Manik Joshi was born on January 26, 1979, at Ranikhet, a picturesque town in the Kumaon region of the Indian state of Uttarakhand. He is a permanent resident of the Sheeshmahal area of Kathgodam located in the city of Haldwani in the Kumaon region of Uttarakhand in India. He completed his schooling in four different schools. He is a science graduate in the ZBC – zoology, botany, and chemistry – subjects. He is also an MBA with a specialization in marketing. Additionally, he holds diplomas in “computer applications”, “multimedia and web-designing”, and “computer hardware and networking”. During his schooldays, he wanted to enter the field of medical science; however, after graduation, he shifted his focus to the field of management. After obtaining his MBA, he enrolled in a computer education center; he became so fascinated with working on the computer that he decided to develop his career in this field. Over the following years, he worked at some computer-related full-time jobs. Following that, he became interested in Internet Marketing, particularly in domaining (business of buying and selling domain names), web design (creating websites), and various other online jobs. However, later he shifted his focus solely to self-publishing. Manik is a nature-lover. He has always been fascinated by overcast skies. He is passionate about traveling and enjoys solo travel most of the time rather than traveling in groups. He is actually quite a loner who prefers to do his own thing. He likes to listen to music, particularly when he is working on the computer. Reading and writing are definitely his favorite pastimes, but he has no interest in sports. Manik has always dreamt of a prosperous life and prefers to live a life of luxury. He has a keen interest in politics because he believes it is politics that decides everything else. He feels a sense of gratification sharing his experiences and knowledge with the outside world. However, he is an introvert by nature and thus gives prominence to only a few people in his personal life. He is not a spiritual man, yet he actively seeks knowledge about the metaphysical world; he is particularly interested in learning about life beyond death. In addition to writing academic/informational text and fictional content, he also maintains a personal diary. He has always had a desire to stand out from the crowd. He does not believe in treading the beaten path and avoids copying someone else’s path to success. Two things he always refrains from are smoking and drinking; he is a teetotaler and very health-conscious. He usually wakes up before the sun rises. He starts his morning with meditation and exercise. Fitness is an integral and indispensable part of his life. He gets energized by solving complex problems. He loves himself the way he is and he loves the way he looks. He doesn’t believe in following fashion trends. He dresses according to what suits him and what he is comfortable in. He believes in taking calculated risks. His philosophy is to expect the best but prepare for the worst. According to him, you can’t succeed if you are unwilling to fail. For Manik, life is about learning from mistakes and figuring out how to move forward.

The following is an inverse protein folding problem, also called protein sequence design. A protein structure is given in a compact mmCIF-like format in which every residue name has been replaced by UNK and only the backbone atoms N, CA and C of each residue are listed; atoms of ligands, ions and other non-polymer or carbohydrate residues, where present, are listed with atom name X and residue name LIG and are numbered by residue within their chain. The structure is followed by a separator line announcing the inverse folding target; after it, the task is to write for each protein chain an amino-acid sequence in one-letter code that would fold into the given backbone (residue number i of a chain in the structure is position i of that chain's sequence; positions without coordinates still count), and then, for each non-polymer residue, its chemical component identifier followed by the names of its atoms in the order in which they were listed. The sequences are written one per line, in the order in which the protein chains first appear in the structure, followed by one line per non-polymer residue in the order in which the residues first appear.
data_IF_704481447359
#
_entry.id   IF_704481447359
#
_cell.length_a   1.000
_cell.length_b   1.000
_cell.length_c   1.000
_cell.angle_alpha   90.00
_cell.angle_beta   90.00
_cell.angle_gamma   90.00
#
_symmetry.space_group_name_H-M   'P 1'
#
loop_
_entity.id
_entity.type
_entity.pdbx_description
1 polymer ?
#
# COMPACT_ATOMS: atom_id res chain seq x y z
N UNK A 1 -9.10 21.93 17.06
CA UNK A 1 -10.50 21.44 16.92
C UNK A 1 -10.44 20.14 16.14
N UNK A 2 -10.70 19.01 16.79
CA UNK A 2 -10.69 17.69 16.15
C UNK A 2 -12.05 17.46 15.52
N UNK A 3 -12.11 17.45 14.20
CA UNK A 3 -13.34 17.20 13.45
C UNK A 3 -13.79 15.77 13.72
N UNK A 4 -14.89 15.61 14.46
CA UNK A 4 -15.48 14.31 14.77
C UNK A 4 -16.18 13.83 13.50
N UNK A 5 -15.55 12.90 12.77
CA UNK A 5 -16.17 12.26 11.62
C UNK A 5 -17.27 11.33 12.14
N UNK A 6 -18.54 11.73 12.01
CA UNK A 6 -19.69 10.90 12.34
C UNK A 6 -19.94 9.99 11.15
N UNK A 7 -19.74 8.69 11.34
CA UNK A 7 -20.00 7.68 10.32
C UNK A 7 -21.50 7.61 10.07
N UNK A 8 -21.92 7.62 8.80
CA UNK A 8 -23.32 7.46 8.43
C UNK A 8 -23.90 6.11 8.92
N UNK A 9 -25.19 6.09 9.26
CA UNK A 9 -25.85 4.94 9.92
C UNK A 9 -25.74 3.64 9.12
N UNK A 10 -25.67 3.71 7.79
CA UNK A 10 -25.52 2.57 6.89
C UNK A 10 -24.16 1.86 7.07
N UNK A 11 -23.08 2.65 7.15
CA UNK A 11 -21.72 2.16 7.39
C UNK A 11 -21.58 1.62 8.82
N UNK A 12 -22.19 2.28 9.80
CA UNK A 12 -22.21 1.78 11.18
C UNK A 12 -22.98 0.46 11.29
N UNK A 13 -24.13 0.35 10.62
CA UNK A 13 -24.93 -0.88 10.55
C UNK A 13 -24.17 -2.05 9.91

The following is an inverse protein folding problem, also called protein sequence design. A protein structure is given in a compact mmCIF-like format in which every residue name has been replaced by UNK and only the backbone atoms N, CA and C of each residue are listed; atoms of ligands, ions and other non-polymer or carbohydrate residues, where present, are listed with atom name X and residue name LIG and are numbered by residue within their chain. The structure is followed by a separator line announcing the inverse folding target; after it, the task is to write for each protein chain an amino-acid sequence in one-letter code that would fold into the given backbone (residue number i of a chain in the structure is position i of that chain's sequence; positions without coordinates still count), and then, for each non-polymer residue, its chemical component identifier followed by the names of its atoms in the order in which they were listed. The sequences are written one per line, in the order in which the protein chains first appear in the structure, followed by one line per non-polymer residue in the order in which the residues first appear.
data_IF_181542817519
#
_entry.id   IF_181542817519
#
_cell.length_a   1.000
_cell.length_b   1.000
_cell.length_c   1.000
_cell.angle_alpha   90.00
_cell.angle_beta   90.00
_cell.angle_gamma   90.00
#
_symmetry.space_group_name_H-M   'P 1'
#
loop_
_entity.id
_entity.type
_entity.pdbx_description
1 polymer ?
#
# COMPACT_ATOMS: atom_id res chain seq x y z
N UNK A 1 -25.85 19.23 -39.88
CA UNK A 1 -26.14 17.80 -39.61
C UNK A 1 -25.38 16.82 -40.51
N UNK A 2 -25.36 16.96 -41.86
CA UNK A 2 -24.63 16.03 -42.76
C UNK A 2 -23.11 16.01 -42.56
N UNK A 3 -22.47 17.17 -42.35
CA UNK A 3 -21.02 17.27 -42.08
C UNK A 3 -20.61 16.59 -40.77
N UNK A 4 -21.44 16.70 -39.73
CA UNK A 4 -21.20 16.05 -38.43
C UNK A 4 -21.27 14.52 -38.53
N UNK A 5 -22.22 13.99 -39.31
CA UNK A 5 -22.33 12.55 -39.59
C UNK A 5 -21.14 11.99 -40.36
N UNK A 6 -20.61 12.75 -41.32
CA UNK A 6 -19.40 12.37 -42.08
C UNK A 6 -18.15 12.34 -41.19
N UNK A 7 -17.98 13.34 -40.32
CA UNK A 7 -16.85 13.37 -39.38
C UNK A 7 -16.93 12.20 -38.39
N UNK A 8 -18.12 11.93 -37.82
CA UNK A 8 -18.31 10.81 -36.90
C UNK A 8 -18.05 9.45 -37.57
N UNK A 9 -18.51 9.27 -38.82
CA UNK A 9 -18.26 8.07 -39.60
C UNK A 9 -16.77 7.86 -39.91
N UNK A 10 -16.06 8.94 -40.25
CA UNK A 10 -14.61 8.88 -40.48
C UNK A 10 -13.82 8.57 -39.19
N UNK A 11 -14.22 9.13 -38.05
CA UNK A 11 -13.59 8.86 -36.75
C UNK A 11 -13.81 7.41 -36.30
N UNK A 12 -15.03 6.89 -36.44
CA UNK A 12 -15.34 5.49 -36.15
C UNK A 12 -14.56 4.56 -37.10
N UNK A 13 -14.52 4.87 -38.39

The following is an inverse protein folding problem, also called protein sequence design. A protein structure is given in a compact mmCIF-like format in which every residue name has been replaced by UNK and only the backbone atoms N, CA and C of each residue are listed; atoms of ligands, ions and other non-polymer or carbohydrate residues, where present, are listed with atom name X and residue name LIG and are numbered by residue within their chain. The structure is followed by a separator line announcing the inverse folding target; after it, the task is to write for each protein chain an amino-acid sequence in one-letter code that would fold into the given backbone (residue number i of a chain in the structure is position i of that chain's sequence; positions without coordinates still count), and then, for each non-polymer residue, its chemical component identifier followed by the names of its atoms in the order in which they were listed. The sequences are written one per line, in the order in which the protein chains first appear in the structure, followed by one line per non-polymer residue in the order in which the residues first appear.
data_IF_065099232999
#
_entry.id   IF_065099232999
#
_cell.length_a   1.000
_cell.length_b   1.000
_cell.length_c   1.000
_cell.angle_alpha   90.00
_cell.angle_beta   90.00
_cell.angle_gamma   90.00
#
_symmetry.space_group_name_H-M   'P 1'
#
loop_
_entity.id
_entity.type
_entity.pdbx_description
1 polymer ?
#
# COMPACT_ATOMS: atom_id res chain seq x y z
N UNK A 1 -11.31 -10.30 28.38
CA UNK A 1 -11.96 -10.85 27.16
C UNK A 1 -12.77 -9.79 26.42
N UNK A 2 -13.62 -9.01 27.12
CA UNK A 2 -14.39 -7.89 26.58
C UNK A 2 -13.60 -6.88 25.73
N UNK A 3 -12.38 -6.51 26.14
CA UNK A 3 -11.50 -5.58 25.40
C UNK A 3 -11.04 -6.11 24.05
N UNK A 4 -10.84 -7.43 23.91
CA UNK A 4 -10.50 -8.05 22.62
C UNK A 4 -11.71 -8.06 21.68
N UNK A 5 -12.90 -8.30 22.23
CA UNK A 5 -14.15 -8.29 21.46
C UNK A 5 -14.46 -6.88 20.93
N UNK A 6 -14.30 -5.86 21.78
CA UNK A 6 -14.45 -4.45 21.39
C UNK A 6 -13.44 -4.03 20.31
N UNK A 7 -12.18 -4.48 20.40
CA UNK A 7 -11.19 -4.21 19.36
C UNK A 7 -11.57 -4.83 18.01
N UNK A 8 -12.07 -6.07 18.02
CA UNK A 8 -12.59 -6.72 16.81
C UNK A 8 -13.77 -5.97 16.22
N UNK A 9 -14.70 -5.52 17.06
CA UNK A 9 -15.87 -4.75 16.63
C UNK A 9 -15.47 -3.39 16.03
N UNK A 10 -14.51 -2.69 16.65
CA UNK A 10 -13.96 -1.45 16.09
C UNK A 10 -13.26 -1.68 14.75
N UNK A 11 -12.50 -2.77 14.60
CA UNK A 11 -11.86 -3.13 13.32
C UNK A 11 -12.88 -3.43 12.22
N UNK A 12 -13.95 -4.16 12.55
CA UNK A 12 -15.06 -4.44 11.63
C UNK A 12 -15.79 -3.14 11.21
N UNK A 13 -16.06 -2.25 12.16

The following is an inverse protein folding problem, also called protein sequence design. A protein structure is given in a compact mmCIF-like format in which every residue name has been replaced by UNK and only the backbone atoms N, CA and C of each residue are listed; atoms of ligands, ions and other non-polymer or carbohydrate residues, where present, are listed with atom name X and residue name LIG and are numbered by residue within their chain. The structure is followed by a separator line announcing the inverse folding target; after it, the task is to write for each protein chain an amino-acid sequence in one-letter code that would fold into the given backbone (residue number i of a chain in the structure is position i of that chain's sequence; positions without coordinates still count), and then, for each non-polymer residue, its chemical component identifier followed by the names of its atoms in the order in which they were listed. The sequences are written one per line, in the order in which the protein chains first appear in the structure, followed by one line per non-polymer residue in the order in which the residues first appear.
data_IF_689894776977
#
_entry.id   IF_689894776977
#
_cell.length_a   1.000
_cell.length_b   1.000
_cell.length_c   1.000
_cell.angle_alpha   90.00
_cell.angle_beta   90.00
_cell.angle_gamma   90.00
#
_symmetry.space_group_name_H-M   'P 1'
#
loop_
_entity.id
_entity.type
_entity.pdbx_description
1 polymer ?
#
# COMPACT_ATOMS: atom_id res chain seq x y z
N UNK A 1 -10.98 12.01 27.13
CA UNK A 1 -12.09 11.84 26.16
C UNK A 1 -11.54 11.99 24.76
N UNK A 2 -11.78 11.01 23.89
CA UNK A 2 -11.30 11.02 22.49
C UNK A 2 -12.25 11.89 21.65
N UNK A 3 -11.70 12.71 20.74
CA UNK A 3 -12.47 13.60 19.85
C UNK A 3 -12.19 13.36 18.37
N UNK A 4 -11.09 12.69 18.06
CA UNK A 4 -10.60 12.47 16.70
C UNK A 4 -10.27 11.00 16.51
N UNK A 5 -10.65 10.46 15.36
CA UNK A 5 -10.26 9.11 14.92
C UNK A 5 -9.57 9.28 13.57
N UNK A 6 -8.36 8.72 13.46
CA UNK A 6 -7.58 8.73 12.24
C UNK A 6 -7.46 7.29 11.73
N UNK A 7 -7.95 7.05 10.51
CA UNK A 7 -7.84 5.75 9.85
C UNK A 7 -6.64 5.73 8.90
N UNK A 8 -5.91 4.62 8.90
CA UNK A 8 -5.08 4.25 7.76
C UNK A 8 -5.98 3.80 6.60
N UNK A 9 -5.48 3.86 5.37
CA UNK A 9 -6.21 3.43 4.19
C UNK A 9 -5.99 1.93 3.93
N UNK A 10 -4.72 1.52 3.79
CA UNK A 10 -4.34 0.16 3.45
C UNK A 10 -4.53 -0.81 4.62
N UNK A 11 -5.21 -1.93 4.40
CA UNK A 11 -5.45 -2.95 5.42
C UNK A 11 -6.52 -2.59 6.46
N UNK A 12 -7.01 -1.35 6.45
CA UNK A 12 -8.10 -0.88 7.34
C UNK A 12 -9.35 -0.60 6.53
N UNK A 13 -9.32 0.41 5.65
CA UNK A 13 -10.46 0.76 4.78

Book Details

Publisher: Manik Joshi
Number of Pages: 107
Availability: Available for Download (e-book)